Vancouver’s Downtown eastside might qualify as ground zero for drug addiction in Canada – the locus for everything from heroin and crack cocaine to crystal meth, Oxycontin, and fentanyl. Travis Lupick, a journalist with experience writing about issues surrounding addiction and mental health, also lives in Vancouver’s troubled neighbourhood, and so has a vested interest in its welfare and the well-being of its denizens. Lupick’s new book tells the gripping story of how a small group representing the most marginalized and desperate Downtown Eastsiders banded together during the 1990s and 2000s to change hearts, minds, and laws by advocating for safe injection sites for intravenous drug users.
Lupick charts the experiences of the Portland Hotel Society, the Vancouver Network of Drug Users, and other activist groups as they are repeatedly ignored by politicians, harassed and beaten by police, and defeated in court. Setbacks and the glacial pace of progress notwithstanding, these various groups persevere and finally convince the machinery of the state to view drug addiction in Vancouver as a public health emergency rather than a criminal justice problem.
Today, a safe injection site offering addicts clean rigs, needles, and other paraphernalia seems like an obvious benefit for society – reducing the spread of HIV/AIDS and hepatitis B and C and resulting in fewer overdose deaths. But for politicians, police, and NIMBYish taxpayers in 1990s Vancouver, it appeared counterintuitive at best and an abomination at worst.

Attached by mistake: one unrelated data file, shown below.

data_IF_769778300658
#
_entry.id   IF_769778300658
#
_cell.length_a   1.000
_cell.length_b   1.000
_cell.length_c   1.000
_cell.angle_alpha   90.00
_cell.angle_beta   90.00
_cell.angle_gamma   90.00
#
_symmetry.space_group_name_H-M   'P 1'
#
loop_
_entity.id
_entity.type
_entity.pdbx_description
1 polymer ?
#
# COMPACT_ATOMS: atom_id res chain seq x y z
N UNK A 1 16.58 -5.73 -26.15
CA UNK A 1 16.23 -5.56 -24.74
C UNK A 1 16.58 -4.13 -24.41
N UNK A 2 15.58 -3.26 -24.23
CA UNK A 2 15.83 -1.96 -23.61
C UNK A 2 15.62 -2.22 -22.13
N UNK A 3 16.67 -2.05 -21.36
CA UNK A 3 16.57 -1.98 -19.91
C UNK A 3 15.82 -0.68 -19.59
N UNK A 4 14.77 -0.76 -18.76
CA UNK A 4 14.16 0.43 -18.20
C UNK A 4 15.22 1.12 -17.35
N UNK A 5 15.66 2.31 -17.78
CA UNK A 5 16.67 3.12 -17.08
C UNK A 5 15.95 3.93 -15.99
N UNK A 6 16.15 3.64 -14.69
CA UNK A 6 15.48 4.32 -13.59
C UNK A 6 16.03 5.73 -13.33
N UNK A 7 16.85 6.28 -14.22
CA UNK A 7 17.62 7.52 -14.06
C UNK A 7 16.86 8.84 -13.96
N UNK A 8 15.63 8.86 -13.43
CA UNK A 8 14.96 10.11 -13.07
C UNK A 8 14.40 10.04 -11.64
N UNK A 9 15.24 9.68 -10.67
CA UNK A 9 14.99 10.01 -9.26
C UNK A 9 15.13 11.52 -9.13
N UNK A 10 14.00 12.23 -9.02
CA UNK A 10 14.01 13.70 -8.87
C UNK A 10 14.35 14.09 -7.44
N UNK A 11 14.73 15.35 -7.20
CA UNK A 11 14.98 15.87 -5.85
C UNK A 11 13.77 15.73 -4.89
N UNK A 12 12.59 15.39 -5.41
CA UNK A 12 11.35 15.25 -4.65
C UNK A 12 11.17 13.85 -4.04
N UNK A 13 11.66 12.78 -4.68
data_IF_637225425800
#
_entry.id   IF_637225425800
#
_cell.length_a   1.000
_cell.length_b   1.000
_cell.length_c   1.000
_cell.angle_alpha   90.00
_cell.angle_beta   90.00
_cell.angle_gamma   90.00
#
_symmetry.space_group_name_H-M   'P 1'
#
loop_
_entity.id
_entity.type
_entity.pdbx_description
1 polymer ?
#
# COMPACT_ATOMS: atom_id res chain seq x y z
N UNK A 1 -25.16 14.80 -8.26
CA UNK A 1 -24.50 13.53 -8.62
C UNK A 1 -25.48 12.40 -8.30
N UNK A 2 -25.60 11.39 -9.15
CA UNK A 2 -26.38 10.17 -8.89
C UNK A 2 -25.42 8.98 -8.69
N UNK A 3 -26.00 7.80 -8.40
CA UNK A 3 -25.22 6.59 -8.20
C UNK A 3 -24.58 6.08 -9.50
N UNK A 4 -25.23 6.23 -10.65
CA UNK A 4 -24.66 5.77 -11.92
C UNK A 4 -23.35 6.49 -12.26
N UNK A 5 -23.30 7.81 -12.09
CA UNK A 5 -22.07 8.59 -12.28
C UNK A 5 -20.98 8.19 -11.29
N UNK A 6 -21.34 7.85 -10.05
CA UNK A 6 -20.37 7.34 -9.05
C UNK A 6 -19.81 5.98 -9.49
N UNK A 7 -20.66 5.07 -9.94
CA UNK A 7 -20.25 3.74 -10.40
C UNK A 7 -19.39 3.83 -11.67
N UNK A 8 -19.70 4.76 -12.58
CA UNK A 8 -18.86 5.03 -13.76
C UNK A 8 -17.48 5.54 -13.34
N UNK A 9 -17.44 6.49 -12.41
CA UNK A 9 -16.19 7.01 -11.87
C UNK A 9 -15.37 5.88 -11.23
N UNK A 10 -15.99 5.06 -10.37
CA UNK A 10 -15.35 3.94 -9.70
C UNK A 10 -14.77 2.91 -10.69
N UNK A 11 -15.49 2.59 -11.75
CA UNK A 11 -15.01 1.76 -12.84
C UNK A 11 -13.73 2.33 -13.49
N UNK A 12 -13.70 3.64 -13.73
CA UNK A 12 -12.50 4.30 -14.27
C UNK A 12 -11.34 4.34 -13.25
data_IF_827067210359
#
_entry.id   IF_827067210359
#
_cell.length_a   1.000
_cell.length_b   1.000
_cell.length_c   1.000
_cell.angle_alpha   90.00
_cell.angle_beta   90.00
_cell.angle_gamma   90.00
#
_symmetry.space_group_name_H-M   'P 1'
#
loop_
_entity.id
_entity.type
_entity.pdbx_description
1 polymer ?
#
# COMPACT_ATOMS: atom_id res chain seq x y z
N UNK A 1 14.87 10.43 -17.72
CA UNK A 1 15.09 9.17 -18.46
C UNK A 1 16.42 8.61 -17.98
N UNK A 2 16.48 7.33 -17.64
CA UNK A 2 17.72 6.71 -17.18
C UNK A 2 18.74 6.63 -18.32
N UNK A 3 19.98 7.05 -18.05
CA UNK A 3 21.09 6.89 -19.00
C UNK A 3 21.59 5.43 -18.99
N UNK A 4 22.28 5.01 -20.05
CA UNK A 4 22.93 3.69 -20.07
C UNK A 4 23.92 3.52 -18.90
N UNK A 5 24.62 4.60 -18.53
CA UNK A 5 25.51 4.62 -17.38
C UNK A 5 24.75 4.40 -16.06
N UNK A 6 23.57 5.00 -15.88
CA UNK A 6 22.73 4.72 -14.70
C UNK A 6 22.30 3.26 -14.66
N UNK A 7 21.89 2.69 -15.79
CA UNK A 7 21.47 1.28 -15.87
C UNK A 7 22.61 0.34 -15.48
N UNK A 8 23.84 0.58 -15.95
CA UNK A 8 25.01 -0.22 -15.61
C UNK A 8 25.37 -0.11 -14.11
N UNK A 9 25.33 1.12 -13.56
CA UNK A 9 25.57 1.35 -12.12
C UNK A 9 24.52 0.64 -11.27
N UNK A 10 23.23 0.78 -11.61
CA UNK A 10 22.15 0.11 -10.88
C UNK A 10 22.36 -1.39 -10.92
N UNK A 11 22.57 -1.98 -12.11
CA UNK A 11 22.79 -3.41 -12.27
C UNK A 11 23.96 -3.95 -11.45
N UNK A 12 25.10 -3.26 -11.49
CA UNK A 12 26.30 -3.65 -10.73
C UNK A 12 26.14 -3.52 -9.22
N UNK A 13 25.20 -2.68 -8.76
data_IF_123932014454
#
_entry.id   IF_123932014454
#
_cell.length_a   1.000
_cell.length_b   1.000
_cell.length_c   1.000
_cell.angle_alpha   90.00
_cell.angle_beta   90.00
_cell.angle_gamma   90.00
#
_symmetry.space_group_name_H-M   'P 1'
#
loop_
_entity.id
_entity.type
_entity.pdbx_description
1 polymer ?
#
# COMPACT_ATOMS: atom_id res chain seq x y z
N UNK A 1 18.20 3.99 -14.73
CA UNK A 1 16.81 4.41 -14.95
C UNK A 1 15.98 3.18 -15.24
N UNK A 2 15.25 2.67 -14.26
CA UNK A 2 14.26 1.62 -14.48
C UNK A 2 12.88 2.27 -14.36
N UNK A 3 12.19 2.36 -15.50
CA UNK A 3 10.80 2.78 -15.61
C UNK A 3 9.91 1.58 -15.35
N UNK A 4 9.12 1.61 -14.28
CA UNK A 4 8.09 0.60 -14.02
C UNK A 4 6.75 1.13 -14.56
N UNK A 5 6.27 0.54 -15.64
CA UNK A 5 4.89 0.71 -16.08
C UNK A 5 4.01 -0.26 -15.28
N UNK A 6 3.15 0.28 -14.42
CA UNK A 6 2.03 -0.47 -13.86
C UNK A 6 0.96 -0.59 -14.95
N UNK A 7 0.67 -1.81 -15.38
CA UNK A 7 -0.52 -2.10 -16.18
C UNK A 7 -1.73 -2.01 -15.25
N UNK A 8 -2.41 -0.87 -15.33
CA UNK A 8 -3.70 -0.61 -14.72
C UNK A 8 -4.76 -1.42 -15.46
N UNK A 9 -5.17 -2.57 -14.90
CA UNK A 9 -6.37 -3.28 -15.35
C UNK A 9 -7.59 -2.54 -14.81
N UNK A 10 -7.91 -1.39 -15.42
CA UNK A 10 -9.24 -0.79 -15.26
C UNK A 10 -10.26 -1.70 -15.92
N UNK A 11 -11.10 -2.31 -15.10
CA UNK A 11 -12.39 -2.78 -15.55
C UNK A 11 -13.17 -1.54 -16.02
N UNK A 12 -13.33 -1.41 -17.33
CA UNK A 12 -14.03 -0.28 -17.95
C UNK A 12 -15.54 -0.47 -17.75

Enter activists Ann Livingston, Bud Osborn, Liz Evans, Mark Townsend, Dean Wilson, and Dan Small. By fighting to establish Insite, North America’s first legal supervised injection program, what this group of rebels was actually doing was getting all levels of society – healthcare professionals, law enforcement, courts, average people – to acknowledge the humanity of deeply marginalized addicts and to demand they be respected as citizens with health-care problems, not garbage to be discarded.
Lupick’s book does not shy away from the negative: many people die, and PHS comes to a sordid end. But the lingering feeling the reader is left with is one of hope. Fighting for Space demonstrates that a rag-tag but passionate group, with the help of some well-placed political allies, media-savvy protest techniques, a researcher, and a lawyer or two, can change the world – or at least make it a little more bearable.